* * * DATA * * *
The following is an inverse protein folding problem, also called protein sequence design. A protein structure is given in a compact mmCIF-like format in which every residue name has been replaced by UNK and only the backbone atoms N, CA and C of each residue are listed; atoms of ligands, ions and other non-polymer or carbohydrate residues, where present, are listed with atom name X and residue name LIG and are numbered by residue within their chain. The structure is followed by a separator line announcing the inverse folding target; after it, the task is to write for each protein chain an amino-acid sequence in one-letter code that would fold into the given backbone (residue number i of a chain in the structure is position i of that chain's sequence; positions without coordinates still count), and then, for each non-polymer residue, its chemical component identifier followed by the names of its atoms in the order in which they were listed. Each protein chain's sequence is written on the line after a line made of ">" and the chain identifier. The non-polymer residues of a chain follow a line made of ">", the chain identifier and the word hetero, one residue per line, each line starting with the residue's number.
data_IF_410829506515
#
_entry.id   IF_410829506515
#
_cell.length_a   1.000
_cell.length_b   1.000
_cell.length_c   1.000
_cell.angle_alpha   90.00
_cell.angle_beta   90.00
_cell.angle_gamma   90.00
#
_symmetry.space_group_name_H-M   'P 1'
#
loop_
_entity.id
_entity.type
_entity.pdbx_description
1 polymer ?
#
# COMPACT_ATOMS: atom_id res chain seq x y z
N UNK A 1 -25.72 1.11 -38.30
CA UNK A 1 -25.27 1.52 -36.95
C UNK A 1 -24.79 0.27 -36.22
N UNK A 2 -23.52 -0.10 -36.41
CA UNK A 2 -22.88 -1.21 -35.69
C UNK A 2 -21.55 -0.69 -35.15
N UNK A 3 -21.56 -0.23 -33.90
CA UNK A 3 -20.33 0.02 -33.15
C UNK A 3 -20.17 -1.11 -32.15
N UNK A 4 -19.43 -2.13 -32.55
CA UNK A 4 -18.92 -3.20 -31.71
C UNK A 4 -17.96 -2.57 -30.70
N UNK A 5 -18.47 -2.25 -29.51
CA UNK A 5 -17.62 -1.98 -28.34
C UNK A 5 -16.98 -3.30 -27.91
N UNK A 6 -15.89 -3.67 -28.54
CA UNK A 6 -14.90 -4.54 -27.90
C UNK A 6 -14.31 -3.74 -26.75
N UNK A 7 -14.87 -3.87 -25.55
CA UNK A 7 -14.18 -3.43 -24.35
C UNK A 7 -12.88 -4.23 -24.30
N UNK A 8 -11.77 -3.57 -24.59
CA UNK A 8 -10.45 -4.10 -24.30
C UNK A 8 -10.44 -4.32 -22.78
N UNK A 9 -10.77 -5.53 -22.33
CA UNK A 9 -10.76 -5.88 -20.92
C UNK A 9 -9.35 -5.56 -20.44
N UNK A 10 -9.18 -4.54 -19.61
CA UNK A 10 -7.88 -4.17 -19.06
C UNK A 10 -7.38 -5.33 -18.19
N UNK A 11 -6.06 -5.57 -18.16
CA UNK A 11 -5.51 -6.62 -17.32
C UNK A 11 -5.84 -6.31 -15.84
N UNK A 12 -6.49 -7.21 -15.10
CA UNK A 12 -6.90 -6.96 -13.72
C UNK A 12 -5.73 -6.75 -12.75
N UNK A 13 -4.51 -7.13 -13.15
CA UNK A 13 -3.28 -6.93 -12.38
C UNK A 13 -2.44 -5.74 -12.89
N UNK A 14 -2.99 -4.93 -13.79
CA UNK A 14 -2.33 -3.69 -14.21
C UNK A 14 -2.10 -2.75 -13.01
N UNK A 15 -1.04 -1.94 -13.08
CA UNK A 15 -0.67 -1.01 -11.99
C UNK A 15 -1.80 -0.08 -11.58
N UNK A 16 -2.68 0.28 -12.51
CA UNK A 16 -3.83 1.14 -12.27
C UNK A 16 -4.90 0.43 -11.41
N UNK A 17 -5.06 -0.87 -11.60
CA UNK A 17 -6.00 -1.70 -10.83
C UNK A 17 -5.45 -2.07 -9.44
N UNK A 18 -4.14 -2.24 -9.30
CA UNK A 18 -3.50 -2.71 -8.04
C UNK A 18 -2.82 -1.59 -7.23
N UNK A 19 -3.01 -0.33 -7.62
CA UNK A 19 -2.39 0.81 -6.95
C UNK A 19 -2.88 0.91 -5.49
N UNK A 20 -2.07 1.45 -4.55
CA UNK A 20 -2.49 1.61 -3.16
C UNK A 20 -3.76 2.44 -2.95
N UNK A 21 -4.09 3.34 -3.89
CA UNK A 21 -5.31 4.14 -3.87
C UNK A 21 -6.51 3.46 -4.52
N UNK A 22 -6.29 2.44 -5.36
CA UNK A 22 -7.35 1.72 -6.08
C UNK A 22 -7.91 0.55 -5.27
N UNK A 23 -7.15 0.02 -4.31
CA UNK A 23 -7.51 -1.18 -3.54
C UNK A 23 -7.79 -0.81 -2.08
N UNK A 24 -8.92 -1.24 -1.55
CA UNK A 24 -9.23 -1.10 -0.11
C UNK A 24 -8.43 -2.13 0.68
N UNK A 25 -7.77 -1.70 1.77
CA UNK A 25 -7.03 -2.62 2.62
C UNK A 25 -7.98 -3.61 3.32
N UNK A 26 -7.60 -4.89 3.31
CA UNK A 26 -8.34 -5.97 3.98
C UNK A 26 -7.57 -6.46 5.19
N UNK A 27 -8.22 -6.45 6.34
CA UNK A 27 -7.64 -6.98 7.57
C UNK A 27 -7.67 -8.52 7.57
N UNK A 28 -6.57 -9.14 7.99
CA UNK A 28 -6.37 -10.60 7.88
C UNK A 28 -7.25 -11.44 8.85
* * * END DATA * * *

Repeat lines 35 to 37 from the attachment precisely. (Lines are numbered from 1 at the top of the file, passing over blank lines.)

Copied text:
CA UNK A 5 -17.62 -1.98 -28.34
C UNK A 5 -16.98 -3.30 -27.91
N UNK A 6 -15.89 -3.67 -28.54